I am considering how to enhance GoAsm's and GoRC's Unicode support and would welcome the views of members of this forum.

Both GoAsm and GoRC are for use with Windows, so what follows is for that platform only.

Reading Unicode source scripts
In order to offer proper support for all languages and alphabets I can see that an assembler and resource compiler ought to be able to read source scripts in Unicode. Hopefully it is probably fair to insist that all instructions, directives and mnemonics are in English. However, a developer may wish to use Unicode in any language in quoted text. Such text will end up in menus, dialogs, files, and messages to the user. Not being experienced in Unicode, what I would ask is this. If GoAsm and GoRC could read UTF-16 text files, would this suffice? In other words can those Unicode developers who program for Windows save their source scripts in UTF-16 text format? From my investigation so far, this format seems more appropriate in the Windows environment than UTF-8 or UTF-32.

Microsoft Layer for Unicode
In order to make an English language application compatible with Windows 9x and ME which does not inherently use Unicode, and also with Windows NT/2000/XP which does, developers have tended to make just one version of their application in Ansi only. Such applications call the Ansi versions of the API irrespective of the platform on which they are running. However, calls to Ansi APIs involving text manipulation in an application running under NT/2000/XP result in the system having to translate the Ansi text strings to Unicode and back again. This then enables the system to use the Unicode API. This extra processing offends some assembler programmers and has given rise to some debate on this forum.
It seems that Microsoft are aiming to change this by making development in Unicode the norm. It has introduced the "Microsoft Layer for Unicode" which includes a redistributable DLL called Unicows.dll which exports "W" specific APIs. This DLL appears to call the correct "W" or "A" version of the API in the system DLLs depending on whether the machine is running under NT/2000/XP or 9x or ME.
Under this new regime an application designed for all platforms would now call the Unicode versions of the APIs and pass Unicode strings. Then, if the system is running under 9x or ME the DLL must translate the Unicode strings to Ansi so that the "A" API can be called. The string must be translated back again before returning from the API.

So using the Microsoft Layer for Unicode it seems that developers are more likely in future to make just one version of their products - a Unicode version, and they would ship Unicows.dll with it to ensure it runs properly on all Windows platforms.

Existing GoAsm Unicode support
Existing GoAsm support is adequate to deal with the above changes for English applications since all calls can be made expressly to the Unicode API. Calls to generic APIs (which do not have "A" or "W" versions) can be made in the normal way. Quoted strings in English will be converted automatically by GoAsm using the API MultiByteToWideChar. This happens if you use either DUS ("declare unicode string") or L"....". These can be used in the data section or (in the case of L"..) in the code section after PUSH or as a parameter after INVOKE to push a pointer to a string.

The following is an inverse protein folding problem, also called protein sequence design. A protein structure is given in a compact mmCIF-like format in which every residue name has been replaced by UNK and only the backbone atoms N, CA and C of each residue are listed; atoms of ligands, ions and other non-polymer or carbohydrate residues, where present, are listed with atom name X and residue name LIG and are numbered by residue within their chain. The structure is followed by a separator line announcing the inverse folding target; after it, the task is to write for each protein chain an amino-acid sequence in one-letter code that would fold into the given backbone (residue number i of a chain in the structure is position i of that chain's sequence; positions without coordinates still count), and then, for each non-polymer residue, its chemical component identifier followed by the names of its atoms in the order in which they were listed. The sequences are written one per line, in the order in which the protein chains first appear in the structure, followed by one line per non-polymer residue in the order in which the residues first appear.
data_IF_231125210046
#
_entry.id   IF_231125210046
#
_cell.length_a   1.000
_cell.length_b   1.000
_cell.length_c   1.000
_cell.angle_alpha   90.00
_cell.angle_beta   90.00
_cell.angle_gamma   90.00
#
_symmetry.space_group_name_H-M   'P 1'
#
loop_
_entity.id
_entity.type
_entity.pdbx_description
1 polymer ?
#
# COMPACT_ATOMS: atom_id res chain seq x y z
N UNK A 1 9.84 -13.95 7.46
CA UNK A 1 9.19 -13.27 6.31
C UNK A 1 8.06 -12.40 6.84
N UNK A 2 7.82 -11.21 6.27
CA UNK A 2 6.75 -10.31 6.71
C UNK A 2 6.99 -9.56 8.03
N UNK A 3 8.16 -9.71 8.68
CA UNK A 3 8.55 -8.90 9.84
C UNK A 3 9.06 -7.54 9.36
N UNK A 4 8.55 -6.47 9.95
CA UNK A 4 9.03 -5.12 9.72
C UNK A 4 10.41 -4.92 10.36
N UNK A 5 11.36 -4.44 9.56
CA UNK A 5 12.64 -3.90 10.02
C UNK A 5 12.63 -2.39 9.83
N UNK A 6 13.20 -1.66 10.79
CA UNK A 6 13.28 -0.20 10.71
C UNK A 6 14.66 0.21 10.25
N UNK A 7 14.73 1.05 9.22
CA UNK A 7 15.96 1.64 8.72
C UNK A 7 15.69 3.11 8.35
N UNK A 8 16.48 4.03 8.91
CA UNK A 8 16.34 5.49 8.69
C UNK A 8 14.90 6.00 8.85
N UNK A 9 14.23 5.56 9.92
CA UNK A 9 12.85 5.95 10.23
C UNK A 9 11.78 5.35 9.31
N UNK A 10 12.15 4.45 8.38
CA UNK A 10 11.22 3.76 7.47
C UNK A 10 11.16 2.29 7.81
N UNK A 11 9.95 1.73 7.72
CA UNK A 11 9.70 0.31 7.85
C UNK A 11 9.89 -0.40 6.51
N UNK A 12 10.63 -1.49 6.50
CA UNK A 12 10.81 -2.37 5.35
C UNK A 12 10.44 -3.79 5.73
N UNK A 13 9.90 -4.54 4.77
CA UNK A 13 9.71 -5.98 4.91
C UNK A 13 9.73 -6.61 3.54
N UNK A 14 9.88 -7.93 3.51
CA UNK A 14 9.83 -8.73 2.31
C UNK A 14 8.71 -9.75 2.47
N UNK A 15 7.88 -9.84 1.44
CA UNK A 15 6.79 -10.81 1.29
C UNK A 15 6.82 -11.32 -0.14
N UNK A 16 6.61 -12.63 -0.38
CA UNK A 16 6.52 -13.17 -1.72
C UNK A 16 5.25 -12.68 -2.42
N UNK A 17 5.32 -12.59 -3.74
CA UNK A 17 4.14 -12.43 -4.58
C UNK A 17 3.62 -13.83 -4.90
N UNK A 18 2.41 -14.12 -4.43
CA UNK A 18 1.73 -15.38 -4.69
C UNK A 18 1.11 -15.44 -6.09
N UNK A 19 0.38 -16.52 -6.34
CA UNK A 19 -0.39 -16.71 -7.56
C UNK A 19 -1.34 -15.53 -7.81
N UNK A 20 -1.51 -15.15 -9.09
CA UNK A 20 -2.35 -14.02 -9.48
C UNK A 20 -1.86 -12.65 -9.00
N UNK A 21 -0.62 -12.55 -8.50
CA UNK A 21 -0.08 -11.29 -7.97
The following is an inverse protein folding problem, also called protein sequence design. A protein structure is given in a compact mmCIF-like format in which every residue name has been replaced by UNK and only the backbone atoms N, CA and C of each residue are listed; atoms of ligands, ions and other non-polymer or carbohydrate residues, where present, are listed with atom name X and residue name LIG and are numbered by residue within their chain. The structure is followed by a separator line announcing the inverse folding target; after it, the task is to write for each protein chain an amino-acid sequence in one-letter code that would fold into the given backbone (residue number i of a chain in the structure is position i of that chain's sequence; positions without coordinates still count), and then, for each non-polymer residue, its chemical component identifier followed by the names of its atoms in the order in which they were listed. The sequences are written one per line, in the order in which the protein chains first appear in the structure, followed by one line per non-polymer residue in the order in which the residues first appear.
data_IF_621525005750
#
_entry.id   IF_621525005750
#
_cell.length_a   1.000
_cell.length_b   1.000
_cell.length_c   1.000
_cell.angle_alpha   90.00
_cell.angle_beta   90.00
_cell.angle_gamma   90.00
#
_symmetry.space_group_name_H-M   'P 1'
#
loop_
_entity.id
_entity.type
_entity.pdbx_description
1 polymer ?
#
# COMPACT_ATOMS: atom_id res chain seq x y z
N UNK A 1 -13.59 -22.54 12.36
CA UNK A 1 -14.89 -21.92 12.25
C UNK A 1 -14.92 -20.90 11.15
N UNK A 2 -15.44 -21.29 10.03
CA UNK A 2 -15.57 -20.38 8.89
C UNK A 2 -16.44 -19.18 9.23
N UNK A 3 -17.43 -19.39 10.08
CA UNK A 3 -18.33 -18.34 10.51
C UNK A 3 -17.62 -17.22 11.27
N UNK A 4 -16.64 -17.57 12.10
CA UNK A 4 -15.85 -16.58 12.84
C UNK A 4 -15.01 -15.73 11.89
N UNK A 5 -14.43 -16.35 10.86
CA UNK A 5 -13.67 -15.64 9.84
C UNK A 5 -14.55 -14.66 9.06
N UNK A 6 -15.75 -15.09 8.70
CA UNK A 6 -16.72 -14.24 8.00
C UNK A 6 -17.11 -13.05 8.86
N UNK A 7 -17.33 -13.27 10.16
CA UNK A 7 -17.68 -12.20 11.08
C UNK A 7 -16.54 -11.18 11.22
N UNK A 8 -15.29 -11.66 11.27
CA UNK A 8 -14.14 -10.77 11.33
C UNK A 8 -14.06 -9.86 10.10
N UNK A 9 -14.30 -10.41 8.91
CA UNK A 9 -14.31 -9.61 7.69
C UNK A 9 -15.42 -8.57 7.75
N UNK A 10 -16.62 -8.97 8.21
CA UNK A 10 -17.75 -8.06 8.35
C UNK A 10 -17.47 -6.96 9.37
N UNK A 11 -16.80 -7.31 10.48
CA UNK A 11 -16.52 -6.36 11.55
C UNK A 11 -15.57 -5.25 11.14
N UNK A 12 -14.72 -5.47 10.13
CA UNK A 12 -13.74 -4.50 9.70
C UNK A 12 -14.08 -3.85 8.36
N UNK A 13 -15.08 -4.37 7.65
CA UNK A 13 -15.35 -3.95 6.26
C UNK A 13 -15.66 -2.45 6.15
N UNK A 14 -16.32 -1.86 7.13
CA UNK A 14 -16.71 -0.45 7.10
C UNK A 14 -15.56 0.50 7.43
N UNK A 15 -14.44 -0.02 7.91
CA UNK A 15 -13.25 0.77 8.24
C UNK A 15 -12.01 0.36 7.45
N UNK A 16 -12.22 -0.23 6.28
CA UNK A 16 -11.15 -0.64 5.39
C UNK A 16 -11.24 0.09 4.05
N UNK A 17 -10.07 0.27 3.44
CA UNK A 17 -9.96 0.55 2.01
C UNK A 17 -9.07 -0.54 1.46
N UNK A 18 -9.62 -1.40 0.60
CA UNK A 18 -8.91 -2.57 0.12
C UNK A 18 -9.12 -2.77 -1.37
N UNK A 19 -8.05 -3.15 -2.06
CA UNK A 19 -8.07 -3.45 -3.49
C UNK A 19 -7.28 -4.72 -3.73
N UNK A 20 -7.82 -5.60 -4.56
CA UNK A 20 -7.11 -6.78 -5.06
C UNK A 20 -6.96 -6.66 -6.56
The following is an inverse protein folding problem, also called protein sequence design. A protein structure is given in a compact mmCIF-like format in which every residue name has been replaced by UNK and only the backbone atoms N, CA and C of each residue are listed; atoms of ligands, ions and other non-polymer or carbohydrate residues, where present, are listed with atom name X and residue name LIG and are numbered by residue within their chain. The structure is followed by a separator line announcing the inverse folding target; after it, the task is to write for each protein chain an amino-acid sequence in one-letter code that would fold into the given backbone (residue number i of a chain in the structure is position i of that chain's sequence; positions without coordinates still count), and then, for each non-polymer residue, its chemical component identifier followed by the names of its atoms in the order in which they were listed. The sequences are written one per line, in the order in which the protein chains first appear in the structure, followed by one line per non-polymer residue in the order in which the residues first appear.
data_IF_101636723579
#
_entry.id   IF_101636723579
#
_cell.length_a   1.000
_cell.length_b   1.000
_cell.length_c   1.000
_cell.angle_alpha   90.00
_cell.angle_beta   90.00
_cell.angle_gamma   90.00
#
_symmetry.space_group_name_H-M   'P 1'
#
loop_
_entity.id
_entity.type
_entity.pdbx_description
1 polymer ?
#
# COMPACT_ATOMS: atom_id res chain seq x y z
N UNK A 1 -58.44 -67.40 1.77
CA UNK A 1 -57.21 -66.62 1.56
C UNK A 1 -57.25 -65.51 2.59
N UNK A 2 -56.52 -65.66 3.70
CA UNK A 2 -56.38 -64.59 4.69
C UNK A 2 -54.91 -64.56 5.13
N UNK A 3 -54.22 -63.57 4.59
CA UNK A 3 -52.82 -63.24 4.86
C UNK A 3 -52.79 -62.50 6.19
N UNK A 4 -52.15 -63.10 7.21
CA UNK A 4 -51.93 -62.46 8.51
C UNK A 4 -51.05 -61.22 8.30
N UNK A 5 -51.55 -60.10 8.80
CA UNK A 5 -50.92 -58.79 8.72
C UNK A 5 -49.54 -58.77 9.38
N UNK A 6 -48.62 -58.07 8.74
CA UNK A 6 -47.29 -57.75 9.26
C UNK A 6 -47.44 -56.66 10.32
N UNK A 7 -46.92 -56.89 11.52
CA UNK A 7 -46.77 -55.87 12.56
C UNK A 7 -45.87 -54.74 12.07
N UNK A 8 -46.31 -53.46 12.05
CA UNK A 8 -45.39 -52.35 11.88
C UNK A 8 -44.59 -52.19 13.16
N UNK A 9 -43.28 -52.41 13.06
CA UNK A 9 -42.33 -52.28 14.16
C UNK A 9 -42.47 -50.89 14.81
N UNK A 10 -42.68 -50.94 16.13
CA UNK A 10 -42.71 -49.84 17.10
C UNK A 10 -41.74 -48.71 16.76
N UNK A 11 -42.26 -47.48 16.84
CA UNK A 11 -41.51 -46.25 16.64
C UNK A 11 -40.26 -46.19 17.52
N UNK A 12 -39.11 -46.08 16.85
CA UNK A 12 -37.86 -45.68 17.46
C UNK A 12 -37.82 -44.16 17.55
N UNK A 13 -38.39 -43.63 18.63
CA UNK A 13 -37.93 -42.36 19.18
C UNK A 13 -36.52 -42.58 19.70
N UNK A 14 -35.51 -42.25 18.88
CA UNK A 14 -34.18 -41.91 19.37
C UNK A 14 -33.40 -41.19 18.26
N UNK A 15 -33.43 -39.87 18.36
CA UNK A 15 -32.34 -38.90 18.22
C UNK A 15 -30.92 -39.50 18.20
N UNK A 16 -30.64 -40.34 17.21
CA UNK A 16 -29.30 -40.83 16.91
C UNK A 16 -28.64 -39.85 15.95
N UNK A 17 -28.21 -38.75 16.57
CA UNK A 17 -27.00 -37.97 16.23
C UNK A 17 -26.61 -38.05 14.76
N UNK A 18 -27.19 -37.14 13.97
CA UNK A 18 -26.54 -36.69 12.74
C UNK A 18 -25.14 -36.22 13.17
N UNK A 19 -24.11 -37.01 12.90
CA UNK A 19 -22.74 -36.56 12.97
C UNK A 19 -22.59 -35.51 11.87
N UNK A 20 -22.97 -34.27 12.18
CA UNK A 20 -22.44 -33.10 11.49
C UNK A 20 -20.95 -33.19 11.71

Ansi/Unicode switched source code
Despite the changes now introduced by Microsoft, I appreciate that developers will still sometimes want to make two different versions of their program - one in Ansi and one in Unicode. GoAsm supports this mainly by conditional assembly. APIs can be switched by using eg. DefWindowProc=DefWindowProc## AW where AW is defined as either A or W depending on whether the UNICODE flag is on. Conditional assembly can also be used to switch between Ansi and Unicode strings.

GoAsm syntax enhancements
To help with creating two different versions of programs I am considering adding the following extensions which would be switched depending on whether the source script at that point was UNICODE or ANSI:-
DAWS ("declare Ansi or Wide string") for use directly in the data section or for use in a structure;
PAWS ("push Ansi or Wide string") for pushing a pointer to the string before an API call; and
AW".... ("declare or push Ansi or Wide string") alternative to the above which could also be used as a parameter after INVOKE.

I am also considering adding an automatic switch to the APIs to avoid the need for any lists of APIs in the include file, for example:-
CALL MessageBox#AW

Generic APIs would still be called normally eg. GetBkMode.

And if GoAsm will be able to read Unicode source scripts, then I ought also to add A"... which would convert a Unicode quoted string to Ansi using the API WideCharToMultiByte.

On this basis, plain quoted strings without an A L or AW in front would not be changed at all.

Possible other Unicode issues are:-

Special Unicode characters
An example would be the paragraph separator (2029h), but clearly there are numerous such characters. Should I add support using for example, escapes? Hopefully this is not necessary since such characters can be inserted using eg.
DUS "I am a Unicode string"
DW 2029h

Parsing Unicode strings
In WALK32 Sven Schreiber offers a series of pseudo instructions which for example move by a word if UNICODE is "on" and move by a byte if "off". To my mind this would make code unnecessarily complex and it would be better for the developer to create completely different parsers if necessary, the correct one being called either at compile-time (using conditional assembly) or at run-time.

I would appreciate members' comments.
Posted on 2002-12-07 17:17:06 by jorgon